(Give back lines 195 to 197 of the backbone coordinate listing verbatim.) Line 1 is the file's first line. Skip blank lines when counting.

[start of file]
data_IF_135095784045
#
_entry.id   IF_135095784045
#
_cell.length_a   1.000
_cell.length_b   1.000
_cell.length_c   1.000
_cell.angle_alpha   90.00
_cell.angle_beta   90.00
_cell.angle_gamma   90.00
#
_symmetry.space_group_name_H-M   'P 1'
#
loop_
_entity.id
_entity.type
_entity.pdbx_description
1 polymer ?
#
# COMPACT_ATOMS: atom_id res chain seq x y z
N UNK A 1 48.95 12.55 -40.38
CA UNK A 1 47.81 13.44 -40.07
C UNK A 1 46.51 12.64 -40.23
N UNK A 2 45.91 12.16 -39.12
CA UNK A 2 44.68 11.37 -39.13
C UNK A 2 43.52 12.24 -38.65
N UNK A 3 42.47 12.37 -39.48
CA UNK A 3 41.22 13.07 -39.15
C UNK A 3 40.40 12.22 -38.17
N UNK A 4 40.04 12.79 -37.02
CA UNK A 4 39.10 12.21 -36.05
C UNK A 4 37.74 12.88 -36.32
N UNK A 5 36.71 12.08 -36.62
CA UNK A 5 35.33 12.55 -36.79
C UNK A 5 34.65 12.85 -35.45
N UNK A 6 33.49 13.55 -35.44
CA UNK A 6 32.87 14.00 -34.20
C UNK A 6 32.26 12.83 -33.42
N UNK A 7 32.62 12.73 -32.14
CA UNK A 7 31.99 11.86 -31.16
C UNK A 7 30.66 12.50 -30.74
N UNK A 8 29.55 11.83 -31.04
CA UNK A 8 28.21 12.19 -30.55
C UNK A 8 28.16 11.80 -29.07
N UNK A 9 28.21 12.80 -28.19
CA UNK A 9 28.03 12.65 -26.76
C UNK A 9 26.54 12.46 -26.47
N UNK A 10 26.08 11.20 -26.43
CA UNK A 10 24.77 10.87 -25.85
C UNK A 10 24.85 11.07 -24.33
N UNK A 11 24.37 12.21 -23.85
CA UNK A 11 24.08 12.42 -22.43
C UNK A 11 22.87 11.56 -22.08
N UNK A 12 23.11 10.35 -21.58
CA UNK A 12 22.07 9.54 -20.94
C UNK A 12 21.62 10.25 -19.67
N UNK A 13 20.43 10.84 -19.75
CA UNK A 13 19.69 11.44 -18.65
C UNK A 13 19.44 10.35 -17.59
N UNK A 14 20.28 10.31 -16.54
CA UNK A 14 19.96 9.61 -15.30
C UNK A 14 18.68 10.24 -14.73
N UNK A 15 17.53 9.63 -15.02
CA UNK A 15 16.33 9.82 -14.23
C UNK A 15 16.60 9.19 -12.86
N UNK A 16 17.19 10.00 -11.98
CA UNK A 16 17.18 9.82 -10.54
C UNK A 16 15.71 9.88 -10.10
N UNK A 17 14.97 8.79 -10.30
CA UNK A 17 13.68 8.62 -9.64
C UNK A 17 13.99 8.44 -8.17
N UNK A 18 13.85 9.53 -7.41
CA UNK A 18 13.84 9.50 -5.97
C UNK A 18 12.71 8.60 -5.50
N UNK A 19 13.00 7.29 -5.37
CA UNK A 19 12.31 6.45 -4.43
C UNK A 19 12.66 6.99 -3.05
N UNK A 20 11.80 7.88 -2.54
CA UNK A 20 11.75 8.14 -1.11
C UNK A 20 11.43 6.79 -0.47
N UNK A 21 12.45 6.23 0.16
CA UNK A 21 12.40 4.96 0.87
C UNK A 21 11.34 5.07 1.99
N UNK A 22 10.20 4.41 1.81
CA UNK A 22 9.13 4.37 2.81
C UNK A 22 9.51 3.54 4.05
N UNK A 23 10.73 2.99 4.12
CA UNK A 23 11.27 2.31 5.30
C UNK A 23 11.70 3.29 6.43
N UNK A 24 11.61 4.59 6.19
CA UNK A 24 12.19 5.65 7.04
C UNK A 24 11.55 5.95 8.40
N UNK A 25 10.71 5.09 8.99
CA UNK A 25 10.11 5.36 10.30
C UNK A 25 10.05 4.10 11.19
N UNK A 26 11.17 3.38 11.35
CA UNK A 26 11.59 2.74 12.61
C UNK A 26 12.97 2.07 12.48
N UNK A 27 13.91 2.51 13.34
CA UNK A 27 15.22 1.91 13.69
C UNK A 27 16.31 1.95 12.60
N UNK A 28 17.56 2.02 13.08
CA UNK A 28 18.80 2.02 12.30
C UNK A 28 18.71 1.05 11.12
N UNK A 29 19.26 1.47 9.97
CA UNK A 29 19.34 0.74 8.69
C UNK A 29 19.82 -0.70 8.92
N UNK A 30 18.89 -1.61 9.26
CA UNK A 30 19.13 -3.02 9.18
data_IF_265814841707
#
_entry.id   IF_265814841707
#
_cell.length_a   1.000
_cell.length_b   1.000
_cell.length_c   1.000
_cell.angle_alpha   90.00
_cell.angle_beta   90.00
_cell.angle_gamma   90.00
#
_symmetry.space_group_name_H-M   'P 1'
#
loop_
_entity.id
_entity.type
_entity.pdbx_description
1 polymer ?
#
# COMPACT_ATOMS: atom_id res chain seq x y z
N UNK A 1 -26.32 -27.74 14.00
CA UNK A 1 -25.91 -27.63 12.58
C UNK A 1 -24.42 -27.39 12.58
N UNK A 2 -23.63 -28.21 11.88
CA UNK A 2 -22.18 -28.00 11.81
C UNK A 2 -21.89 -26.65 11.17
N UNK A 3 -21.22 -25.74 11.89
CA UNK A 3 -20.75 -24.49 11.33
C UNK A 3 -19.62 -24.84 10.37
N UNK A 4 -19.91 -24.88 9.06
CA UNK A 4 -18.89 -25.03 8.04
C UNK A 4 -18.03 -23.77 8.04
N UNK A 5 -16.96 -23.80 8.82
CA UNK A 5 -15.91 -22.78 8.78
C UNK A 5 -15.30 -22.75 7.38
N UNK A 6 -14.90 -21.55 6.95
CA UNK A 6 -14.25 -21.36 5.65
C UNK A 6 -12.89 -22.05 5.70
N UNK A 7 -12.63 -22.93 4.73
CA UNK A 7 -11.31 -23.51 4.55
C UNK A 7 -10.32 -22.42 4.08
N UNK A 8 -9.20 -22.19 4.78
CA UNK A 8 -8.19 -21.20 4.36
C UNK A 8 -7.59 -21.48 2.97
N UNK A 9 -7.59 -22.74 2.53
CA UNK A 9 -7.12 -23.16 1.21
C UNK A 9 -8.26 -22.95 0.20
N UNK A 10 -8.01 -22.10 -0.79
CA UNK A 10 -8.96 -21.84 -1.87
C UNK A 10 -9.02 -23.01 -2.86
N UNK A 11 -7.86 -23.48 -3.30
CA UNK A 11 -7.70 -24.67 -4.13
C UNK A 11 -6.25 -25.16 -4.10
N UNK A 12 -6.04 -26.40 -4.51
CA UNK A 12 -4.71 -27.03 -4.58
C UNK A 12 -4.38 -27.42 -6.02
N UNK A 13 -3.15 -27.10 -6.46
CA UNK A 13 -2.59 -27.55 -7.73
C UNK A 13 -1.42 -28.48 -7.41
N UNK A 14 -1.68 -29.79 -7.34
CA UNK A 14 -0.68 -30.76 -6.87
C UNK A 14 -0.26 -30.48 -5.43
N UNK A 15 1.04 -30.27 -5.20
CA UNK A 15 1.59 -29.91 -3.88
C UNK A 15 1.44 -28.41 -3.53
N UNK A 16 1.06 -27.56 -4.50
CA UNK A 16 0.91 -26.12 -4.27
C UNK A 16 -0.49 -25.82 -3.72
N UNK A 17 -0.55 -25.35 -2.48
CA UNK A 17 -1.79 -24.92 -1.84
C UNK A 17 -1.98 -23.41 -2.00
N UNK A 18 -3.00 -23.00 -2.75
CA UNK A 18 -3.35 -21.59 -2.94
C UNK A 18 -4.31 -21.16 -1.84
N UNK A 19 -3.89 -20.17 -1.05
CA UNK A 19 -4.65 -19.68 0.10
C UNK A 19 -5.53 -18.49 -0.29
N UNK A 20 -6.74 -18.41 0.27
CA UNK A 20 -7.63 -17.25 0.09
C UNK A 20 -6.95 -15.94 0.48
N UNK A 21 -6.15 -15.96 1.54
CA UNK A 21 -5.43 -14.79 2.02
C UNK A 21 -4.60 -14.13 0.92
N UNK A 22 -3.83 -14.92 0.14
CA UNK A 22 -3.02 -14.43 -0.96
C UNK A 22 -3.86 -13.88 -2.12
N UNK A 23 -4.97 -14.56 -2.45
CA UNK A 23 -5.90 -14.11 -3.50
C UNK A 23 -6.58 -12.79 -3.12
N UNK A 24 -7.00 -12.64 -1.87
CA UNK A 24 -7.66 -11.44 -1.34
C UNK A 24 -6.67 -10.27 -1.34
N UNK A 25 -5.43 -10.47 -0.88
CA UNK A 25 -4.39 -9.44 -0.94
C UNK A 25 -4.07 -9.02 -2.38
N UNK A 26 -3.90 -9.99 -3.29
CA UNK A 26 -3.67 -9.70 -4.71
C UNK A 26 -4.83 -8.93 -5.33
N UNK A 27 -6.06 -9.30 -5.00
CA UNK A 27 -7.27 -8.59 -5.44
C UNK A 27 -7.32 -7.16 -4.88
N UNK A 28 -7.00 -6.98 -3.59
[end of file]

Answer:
C UNK A 22 -3.86 -13.88 -2.12
N UNK A 23 -4.97 -14.56 -2.45
CA UNK A 23 -5.90 -14.11 -3.50